a mechanism is also known as a Grashof linkage
(Chang, Lin, & Wu, 2005; Li, & Dai, 2009). In
a Grashof linkage, the shortest link in the chain
is the always fully revolvable with respect to the
other links (Li, & Dai, 2009).
The complete classification and behavior of
four-bar linkages is explained in (Chang, Lin, &
Wu, 2005; Barker, 1985).
a+d≤b+c
(6)
(7)
4. DESIGN OPTIMIZATION
It is impossible for a manipulator to be equally
dexterous or highly dexterous at all points in the
workspace. Some regions of the workspace have
high dexterity while other regions can only be attained by a unique set of joint angles. Therefore,
it is important that the manipulator be designed
in such a way that it has maximum dexterity in
its region of operation.
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Optimal Design of Three-Link Planar Manipulators Using Grashof’s Criterion
By design optimization we mean adjusting the
link lengths in such a way that the manipulator has
maximum dexterity in the region of interest. As
the dexterity index is a function of the manipulator configuration, by optimizing the link lengths,
the manipulator’s dexterous workspace can be
engineered. A three-link planar manipulator is
a serial link chain with three revolute joints, as
seen in Figure 2. The forward kinematic equations
for a three-link planar manipulator are given by
Equations (8), (9)
of the end-effector in the workspace. Hence, the
links lengths should be selected such that Grashof’s
criterion is satisfied at all points in the region of
operation as d varies from dmin to dmax.
Consider a three-link planar manipulator with
links l1, l2 and l3, as shown in Figure 2. Let d be
the variable radial distance between the base and
the end-effector shown in Figure 2. In order to
optimize the link lengths to achieve maximum
dexterity in the area of interest or trajectory, we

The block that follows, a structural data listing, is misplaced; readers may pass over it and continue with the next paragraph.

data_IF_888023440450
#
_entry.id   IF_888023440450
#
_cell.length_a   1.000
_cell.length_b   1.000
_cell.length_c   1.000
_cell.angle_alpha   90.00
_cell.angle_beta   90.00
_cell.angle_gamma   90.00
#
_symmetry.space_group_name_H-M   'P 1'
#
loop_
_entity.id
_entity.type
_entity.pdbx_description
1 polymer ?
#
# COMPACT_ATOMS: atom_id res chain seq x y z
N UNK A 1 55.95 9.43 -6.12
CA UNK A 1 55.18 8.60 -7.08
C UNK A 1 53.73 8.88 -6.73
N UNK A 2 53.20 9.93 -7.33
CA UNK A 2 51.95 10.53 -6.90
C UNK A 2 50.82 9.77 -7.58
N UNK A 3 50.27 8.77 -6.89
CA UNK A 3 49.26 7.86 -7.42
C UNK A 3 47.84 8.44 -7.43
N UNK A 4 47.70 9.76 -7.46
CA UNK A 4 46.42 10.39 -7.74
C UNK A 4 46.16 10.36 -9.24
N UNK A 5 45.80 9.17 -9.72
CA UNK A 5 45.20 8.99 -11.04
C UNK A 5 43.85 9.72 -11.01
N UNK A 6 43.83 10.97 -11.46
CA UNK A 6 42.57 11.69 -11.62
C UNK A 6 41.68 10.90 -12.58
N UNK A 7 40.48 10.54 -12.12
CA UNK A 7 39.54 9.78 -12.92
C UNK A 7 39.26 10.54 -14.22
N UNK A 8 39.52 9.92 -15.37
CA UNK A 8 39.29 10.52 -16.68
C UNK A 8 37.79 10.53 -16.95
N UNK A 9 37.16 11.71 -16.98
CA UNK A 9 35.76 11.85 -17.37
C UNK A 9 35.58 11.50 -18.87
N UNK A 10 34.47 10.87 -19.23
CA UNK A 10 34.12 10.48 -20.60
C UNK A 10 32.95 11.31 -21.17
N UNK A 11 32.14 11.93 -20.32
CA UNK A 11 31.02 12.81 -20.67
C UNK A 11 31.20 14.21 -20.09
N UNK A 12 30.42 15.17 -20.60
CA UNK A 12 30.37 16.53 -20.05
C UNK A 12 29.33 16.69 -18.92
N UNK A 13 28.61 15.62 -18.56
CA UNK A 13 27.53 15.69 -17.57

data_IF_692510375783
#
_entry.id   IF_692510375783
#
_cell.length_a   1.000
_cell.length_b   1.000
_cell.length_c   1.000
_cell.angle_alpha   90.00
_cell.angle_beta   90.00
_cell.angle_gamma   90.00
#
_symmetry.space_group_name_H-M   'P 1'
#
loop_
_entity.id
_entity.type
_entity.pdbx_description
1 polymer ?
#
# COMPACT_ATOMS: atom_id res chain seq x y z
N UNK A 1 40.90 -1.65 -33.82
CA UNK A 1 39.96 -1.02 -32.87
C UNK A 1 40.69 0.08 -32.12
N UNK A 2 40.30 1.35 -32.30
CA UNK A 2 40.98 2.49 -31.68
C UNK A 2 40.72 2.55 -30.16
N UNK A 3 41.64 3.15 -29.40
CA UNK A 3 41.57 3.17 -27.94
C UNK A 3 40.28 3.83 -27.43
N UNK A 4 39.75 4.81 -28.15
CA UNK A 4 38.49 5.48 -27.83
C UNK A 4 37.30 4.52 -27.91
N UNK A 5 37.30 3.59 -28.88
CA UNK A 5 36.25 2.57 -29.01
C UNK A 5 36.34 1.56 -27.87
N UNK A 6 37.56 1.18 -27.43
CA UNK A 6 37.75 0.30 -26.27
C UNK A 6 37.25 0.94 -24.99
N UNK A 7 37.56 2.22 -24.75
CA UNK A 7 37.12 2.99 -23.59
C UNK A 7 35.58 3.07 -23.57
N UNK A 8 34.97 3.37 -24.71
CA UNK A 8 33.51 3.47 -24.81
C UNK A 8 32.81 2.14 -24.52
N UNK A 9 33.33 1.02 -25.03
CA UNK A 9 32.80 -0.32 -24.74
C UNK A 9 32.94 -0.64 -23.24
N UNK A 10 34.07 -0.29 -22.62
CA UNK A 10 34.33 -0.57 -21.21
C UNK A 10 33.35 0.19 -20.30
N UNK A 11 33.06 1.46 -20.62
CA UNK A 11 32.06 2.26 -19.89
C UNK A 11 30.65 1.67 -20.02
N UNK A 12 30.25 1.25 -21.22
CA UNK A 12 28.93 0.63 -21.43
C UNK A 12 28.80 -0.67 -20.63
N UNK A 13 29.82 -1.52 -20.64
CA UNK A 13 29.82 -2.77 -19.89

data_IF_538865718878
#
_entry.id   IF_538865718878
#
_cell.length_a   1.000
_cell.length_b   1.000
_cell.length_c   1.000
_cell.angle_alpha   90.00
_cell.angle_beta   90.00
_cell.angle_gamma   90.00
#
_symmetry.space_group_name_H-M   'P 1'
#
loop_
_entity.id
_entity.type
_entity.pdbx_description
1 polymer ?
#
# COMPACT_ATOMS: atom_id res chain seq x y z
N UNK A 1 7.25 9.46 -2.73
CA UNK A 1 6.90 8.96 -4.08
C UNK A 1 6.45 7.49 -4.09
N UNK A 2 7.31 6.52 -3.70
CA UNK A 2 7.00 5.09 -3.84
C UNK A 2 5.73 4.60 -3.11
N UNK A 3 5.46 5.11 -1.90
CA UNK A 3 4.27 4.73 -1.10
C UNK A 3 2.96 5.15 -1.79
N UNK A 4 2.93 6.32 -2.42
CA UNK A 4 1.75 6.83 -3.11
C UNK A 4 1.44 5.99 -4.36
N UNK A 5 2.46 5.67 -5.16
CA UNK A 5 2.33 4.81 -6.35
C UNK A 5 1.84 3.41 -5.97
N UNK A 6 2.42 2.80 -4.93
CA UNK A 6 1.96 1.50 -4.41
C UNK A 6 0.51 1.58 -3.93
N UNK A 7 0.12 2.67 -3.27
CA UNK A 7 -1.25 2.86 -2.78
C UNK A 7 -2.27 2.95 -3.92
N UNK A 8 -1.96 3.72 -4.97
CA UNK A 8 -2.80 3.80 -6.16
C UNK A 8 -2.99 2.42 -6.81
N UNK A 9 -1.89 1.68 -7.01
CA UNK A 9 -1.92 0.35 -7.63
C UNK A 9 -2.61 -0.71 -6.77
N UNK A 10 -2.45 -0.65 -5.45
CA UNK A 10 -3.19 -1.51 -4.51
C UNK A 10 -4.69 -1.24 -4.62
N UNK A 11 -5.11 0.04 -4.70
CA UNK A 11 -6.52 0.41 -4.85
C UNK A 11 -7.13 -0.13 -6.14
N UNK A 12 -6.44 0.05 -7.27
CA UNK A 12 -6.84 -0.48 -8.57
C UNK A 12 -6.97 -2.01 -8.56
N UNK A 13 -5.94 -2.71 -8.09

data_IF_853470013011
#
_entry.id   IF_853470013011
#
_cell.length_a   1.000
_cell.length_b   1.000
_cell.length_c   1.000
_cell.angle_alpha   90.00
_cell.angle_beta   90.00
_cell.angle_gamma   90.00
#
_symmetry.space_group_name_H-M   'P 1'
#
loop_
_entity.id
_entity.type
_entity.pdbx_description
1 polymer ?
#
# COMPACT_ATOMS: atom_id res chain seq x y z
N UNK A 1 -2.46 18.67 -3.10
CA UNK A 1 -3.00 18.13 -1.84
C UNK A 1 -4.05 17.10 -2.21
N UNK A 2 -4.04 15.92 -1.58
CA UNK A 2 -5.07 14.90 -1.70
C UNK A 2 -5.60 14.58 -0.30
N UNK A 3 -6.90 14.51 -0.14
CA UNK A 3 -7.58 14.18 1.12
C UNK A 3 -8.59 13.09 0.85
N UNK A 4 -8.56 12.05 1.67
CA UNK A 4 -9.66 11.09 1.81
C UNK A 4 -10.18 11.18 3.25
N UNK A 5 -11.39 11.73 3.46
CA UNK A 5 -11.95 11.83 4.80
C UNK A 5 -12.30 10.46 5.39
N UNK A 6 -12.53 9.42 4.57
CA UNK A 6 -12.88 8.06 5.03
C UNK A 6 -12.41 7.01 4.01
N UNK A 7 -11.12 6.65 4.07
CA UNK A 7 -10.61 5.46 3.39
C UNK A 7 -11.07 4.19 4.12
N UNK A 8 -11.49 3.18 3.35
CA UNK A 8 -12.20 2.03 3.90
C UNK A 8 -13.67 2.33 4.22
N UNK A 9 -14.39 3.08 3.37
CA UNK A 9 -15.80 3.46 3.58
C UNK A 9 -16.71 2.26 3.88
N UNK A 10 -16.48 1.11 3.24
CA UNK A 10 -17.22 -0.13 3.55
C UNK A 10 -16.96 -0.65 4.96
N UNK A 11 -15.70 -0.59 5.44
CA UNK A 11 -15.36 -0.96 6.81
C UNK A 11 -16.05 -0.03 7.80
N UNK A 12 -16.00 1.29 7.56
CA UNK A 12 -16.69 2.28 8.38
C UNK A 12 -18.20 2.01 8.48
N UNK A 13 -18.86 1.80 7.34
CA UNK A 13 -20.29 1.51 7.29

propose the following algorithm.
x = l1 cos(θ1 ) + l2 cos(θ1 + θ2 ) + l 3 cos(θ1 + θ2 + θ3 ) 1. Let dmax be the maximum distance from the
base and dmin minimum distance while following a trajectory such that dmin≤d≤dmax
2. Let l3 be the shortest link in the manipulator
such that l3 < dmin. The length of l3 is equal to
the minimum link length practically possible
this is determined by the other factors such
as the size of the motors and loading on the
manipulator.
Next, we calculate l1 and l2 as follows:
(8)
y = l1 sin(θ1 ) + l2 sin(θ1 + θ2 ) + l 3 sin(θ1 + θ2 + θ3 ) (9)
In order to apply Grashof’s criterion, essentially meant for four-bar linkages, to design threelink planar manipulators, we assume the distance
between the base of the manipulator and the
center of the end-effector as the imaginary fourth
link of the chain. The length of this imaginary
fourth link is not constant and depends on the
joint angles, which in turn determine the position
Figure 2. 3-Link planar manipulator
74
d + l 
3
l1 =  max
 + 1 
2

(10)
Optimal Design of Three-Link Planar Manipulators Using Grashof’s Criterion
d + l 
3
l2 =  max
 
2

(11)
Since dmax and l3 are finite and known l1 and l2
can easily be determined.
4. The dexterity index plot of the complete
workspace is generated to check if the manipulator has maximum dexterity in the area
of interest.
The link lengths are chosen such that the
manipulator behaves as a Grashof’s linkage as
the radial distance from the base to the task point
varies from dmin to dmax. l1 and l2 are chosen to be
the larger links in the chain so that the last link
or the end-effecter l3 is imparted full rotatability
at all points within this range. The fourth link d
is an imaginary link whose length depends on the
position of the task point. Equations (10) and (11)
give the minimal link lengths required to satisfy
Grashof’s criterion such that:
At d=dmax we have l1>l2>d>l3 and l1+l3>l2+d